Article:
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637 Days To Go is my blog, which was originally started with exactly 637 days until the start of the London 2012 Paralympic Games. And now it's been re-started with 637 days until the Rio 2016 Paralympic Games.



Thursday, 27 June 2013

Riding up mountains to Challenge Prejudice and Reduce Hatred.

At the end of last year I received a message on Twitter wishing me a happy birthday from the folks at Cosaveli with a request to get in touch to discuss a project. Always keen to explore new avenues, I gave them a call to see what was up. and my next big adventure began...

Cosaveli (www.cosaveli.com) are an Events company dedicated to creating extraordinary cycling experiences and raising massive amounts of money for charity. As a keen cyclist (obviously), the chance to participate in one of their events was a no-brainer, especially as their philosophy fit in perfectly with one of my stated aims for 2013: to help out with some charitable endeavours. I may come to regret the choice of event... but I suspect it will be a life-changing experience that I will remember for many years to come.

In July of this year I will be participating in the Trois √Čtapes (http://www.troisetapes.org). The Trois Etapes is the ultimate competitive Pro-Am cycling experience. The event is designed to give riders the chance to experience team cycling under race conditions, with the full support that a pro would have in a Grand Tour. The event is designed to incentivise tactical team riding. Each team of 8 riders (7 amateurs and 1 pro) has its own team car and Directeur Sportif. Every rider has a radio link with their team car and the Race Director.

The 2013 edition of the Trois Etapes will see 15 teams compete over four days (26-29 July) over a flat Prologue and three mountain stages whilst raising crucial funds for charities worldwide. And I... am the 'Pro' rider that is leading the team for The Anne Frank Trust (more to come on them shortly).

On the surface, it would seem like a poor choice of event for me. I mean... I can't climb, so why try and lead a team up riders up the Alps? Well, because I want to prove that I CAN climb. And that a guy with one leg is just as capable as riding as anyone else! The fact that the first day features a Prologue time trial in no way influenced my decision to come and show off my skills. (OK, it did. A lot actually!).

The event takes place about a month before my World Championships (coincidentally on an extremely hilly course in Canada) so I'll be using this event to try and hone my climbing skills. But it will be an honour and a privilege to help my team of riders up the climbs. Many of them are novice cyclists who will genuinely benefit from my experience and encouragement. (I'm hoping that there will be at least a few really good riders also that can head up the road to set a good time for our team!). The event is being film for Eurosport and Channel 4 also, so a great opportunity to get a little TV time.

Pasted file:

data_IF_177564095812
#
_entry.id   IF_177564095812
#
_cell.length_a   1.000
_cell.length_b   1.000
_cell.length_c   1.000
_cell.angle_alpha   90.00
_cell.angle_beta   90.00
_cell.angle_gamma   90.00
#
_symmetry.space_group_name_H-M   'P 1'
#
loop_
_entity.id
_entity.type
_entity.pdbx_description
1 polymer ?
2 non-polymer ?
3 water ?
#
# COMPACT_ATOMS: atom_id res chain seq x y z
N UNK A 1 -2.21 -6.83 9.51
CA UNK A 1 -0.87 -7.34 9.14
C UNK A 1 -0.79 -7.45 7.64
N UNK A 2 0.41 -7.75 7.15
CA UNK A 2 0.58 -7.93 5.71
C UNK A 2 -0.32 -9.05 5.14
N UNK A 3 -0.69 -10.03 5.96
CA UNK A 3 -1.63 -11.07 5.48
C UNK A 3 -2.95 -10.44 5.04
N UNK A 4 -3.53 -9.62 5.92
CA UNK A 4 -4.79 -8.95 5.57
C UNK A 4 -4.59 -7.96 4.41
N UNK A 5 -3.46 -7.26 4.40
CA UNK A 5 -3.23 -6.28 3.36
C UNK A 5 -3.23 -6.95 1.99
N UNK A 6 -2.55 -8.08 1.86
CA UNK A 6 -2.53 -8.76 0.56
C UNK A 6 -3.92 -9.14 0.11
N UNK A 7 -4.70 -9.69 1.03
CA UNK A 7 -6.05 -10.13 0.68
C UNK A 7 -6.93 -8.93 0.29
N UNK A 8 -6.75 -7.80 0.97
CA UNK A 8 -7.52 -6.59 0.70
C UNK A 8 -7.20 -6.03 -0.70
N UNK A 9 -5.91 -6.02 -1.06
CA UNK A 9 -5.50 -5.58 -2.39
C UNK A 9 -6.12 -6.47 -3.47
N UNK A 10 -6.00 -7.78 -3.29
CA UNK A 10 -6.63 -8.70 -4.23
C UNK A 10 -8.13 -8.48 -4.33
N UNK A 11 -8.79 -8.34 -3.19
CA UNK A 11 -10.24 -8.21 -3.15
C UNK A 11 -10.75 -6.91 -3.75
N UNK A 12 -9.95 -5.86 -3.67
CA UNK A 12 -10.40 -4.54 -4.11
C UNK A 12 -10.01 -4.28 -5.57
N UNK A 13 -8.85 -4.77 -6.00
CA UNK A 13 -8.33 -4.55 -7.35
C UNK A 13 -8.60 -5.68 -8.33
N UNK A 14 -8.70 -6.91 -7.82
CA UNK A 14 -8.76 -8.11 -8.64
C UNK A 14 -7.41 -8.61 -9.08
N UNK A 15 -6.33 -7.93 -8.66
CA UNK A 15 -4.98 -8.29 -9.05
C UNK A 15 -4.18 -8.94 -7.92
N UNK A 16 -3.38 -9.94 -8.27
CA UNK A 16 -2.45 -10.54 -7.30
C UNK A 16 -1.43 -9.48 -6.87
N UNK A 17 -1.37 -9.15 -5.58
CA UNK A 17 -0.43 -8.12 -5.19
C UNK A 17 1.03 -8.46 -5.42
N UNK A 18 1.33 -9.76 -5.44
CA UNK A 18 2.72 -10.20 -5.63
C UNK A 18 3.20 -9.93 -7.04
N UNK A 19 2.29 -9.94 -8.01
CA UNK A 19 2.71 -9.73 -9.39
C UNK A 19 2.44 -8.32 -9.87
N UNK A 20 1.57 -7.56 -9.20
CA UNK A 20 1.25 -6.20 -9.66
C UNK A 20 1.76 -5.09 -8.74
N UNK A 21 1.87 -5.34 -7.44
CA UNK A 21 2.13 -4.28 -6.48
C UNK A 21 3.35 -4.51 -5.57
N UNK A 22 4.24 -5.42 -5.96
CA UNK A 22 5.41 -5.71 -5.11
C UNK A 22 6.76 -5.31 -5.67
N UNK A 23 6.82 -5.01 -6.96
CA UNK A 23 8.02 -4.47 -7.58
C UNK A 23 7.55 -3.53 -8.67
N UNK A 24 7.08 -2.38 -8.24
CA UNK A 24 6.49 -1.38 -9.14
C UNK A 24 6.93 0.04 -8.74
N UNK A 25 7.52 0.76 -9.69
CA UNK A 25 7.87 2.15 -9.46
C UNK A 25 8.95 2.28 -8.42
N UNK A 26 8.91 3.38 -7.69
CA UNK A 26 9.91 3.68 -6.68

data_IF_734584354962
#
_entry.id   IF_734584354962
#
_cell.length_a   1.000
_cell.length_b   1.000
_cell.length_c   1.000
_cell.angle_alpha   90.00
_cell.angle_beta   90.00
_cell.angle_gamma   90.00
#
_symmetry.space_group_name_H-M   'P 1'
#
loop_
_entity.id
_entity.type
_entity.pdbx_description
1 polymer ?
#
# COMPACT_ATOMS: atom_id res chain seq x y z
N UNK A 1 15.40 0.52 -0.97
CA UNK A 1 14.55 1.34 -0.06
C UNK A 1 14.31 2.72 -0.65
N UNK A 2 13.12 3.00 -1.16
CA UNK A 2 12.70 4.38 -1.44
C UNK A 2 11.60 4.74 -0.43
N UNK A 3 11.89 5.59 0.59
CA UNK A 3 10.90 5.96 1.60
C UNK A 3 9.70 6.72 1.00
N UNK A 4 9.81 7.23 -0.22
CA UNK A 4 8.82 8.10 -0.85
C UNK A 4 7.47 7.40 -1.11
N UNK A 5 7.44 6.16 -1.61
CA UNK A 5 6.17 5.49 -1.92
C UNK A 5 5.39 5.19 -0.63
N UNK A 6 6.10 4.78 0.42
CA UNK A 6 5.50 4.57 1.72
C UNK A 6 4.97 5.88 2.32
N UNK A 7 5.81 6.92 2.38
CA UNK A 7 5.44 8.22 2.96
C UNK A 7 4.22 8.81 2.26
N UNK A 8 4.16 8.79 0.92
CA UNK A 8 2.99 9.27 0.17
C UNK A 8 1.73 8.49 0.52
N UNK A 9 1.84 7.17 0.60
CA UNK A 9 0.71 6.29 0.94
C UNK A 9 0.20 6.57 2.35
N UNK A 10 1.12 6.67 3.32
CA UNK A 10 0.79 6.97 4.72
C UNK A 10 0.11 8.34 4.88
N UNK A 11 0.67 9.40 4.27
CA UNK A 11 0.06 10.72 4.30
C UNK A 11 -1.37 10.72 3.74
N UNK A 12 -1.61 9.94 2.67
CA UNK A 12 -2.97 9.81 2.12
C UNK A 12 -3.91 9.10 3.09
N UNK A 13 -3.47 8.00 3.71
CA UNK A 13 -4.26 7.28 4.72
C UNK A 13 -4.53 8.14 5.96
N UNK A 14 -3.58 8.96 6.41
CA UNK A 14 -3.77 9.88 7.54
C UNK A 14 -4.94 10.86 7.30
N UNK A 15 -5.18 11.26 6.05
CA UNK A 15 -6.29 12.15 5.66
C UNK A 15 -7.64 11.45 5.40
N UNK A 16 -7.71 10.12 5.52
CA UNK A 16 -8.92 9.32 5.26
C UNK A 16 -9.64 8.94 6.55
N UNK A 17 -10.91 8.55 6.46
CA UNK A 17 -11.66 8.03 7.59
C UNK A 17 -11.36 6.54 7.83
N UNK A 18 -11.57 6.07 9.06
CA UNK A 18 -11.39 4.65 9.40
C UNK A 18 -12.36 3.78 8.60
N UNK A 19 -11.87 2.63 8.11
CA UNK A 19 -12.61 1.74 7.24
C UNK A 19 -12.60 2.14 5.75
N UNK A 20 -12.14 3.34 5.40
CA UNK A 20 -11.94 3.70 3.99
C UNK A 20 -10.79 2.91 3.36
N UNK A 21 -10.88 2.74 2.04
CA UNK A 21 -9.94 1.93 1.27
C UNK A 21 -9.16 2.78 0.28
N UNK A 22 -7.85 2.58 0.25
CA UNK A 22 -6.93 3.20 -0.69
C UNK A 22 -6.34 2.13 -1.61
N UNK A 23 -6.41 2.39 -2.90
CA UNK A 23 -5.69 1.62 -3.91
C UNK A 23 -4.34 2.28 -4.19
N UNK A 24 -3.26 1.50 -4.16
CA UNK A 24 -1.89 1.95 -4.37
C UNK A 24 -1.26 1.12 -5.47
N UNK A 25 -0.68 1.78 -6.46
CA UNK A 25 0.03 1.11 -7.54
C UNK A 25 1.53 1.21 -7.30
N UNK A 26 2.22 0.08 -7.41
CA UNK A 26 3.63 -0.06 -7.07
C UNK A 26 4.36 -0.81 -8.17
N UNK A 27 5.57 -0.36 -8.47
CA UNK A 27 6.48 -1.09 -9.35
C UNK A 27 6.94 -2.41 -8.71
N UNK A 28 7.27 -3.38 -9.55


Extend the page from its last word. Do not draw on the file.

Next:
So, that's the background on the event... but how about the more important aspect: the charity I'm riding for! When they asked me to lead the team for the Anne Frank Trust and I found out about their values, I knew it was a perfect fit. So who are the Anne Frank Trust?

The Anne Frank Trust (http://www.annefrank.org.uk) is named after Anne Frank, made famous by her diary, detailing her life during the time she hid from the Nazis in hidden rooms in her house in Amsterdam during the German occupation of the Netherlands. The stated aims of the Trust are "To challenge prejudice and reduce hatred by drawing on the power of Anne Frank's life and diary. To use that power to encourage people to embrace positive attitudes, personal responsibility, and respect for others."

After Anne's death in 1945, her father found and published her diary in order to help challenge the hatred that had killed his daughters.  With Anne's life and inspirational message as their anchor, the Anne Frank Trust works in schools, prisons and communities, educating people about the damage caused by all forms of prejudice and discrimination, and empowering each individual to take a stand against it.

Just a few hard facts I'd like to share...

HATE CRIME
A hate crime is an offence motivated by hostility based on disability, race, religion, gender identity or sexual orientation.
• 11 out of every 1,000 crimes is a hate crime (Home Office 2012)
• 43,748 hate crimes were recorded in 2011-12 (Home Office 2012) 


PREJUDICE
• 64% of Britons feel less positive towards at least one minority group (Stonewall 2012) 
• 90% of teachers say their pupils have experienced homophobic bullying (Stonewall 2012) 
• 47% of Britons see Muslims as a threat (ESRC/ISER) 
• 8% increase in race crime in Scotland reported in 2011-12 (BBC News 2012)
• 29% rise in religiously motivated crime in Scotland reported in 2011-12 (BBC News 2012)
• 586 anti-Semitic incidents were logged by the Community Security Trust in 2011(Brin 2012)